Editor's note: Covering a boomtown like Austin means we often pick up juicy tidbits that don't always warrant a full story, but we still think are worth sharing. Here are the five things we learned about Austin this week(ish).
Outdoor Voices is making big moves. The July 14 Sunday edition of the New York Times followed OV's CEO Tyler Haney for a week of #doingthings, uncovering her favorite places to eat (Veracruz, Maudie's) and her favorite recreational activities (jogging around Lady Bird Lake, knockout in the parking lot). Haney also reveals that Outdoor Voices will soon be opening a new West Austin flagship shop (a "flagshop?") on the corner of Lake Austin Boulevard and Atlanta Street and a new editorial site called The Recreationalist.
Speaking of this week's Sunday edition, the NYT also interviewed Holden Madagame, a transgender opera singer. Madagame, who lives in Germany, spent the past spring performing in Austin, and was photographed by Austin-based artist Jackie Lee Young for the feature. The story weaves together the history of opera and the trans community's modern fight for civil rights, and is a can't-miss piece.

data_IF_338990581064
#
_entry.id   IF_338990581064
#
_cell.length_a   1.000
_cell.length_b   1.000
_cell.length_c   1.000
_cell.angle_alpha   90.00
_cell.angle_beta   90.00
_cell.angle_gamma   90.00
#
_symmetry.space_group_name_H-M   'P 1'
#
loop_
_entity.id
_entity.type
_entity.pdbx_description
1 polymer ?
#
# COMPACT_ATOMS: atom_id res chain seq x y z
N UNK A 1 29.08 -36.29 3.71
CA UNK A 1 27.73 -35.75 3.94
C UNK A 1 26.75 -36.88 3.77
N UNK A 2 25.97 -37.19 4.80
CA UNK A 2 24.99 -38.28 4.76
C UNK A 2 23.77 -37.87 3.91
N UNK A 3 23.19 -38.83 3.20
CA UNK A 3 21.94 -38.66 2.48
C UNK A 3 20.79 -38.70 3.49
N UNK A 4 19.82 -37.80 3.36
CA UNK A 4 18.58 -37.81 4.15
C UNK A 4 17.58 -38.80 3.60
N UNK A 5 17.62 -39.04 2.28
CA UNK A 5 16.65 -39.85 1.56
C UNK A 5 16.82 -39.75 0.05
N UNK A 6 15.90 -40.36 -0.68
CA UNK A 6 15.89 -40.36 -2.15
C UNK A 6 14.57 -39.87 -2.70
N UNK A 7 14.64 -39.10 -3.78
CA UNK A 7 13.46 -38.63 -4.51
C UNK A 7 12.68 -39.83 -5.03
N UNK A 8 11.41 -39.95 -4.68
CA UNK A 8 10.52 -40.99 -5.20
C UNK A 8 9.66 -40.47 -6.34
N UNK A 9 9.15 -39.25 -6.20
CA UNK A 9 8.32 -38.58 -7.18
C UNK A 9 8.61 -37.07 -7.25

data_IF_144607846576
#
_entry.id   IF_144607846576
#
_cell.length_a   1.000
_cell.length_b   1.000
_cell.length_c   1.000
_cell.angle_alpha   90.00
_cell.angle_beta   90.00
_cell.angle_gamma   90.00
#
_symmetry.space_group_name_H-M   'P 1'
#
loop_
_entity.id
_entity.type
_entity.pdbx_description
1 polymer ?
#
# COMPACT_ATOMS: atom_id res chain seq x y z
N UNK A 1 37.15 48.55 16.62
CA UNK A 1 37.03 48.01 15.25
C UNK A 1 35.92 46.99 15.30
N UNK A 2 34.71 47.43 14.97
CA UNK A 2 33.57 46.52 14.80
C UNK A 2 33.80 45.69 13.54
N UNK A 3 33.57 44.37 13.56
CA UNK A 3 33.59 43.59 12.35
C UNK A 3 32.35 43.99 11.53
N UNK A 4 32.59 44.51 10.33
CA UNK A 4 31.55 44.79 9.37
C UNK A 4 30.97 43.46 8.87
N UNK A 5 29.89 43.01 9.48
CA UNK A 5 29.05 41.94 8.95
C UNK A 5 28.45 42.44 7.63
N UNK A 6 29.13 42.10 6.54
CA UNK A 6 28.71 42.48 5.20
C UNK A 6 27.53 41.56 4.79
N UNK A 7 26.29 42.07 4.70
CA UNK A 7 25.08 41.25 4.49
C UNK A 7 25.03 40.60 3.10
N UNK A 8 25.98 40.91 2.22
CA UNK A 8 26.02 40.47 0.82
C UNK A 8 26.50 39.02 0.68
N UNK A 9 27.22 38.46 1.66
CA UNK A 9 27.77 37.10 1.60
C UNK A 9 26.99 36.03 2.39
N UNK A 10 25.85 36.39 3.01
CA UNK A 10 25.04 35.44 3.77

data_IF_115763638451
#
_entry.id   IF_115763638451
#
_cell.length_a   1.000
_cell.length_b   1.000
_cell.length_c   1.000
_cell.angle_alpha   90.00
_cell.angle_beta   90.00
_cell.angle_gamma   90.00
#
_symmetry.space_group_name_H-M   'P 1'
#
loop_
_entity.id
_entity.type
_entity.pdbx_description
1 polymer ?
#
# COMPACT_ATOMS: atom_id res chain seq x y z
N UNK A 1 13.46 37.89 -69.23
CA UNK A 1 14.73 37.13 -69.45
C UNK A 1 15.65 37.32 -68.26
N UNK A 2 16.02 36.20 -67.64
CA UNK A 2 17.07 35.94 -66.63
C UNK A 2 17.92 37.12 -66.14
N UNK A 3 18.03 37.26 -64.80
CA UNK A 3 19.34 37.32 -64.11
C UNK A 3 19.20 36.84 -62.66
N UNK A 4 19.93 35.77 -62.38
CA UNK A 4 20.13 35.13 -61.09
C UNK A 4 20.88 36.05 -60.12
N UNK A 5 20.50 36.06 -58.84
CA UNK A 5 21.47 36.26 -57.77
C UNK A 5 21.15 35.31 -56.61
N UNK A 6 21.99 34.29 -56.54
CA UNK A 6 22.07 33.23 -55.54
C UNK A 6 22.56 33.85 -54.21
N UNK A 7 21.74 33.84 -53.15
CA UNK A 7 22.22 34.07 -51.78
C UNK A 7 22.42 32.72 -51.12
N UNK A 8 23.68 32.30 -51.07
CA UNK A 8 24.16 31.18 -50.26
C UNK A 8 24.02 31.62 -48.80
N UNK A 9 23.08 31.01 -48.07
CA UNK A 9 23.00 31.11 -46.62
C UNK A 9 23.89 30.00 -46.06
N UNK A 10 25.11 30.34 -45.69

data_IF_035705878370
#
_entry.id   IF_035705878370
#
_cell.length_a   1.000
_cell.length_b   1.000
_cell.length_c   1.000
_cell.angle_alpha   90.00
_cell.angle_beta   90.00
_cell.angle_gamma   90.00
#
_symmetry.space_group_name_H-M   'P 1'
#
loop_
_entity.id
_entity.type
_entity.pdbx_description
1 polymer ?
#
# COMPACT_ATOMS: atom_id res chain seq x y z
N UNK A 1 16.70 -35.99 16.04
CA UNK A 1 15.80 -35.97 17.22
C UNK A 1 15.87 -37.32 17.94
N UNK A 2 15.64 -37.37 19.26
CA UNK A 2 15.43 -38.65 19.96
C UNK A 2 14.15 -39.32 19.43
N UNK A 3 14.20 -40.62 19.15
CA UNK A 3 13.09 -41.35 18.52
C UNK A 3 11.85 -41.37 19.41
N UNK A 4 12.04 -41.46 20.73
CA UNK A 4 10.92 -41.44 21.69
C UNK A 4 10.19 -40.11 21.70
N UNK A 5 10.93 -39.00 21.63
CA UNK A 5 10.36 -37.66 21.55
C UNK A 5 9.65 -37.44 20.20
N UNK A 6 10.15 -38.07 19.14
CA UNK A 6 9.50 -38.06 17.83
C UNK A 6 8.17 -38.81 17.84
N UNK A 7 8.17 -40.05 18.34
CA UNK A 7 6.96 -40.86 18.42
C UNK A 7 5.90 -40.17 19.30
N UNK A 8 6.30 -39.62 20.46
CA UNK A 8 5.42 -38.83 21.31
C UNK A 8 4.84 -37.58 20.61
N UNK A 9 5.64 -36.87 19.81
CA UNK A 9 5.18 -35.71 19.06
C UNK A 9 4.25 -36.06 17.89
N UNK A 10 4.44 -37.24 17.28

Speaking of can't-miss pieces, we did miss this piece on Austin's Juneteenth celebration when it was published in Vogue in mid-June. Using black-and-white imagery, photographer (and native Austinite) Rahim Fortune captures the spirit Juneteenth, a celebration of emancipation that takes place every year on the east side.
If Austin ever tires of calling itself the Live Music Capital of the World, may we suggest The Top Top 10 City in Top 10 City Lists? The latest is Travel + Leisure's The 15 Best Cities in the United States. Austin comes in at No. 9, ahead of San Antonio (No. 11), San Francisco (No. 14), and Washington, D.C. (No. 15). The list was compiled from votes by Travel + Leisure readers.
A new Austin-based, breastfeeding-friendly clothing line has recently made its debut, and we cannot get enough. Chapter Goods is designed in Austin, made in Brooklyn, and features chic designs crafted from natural fabrics. Each piece is designed specifically for breastfeeding mothers, making sure women always look good — and feel comfortable, too.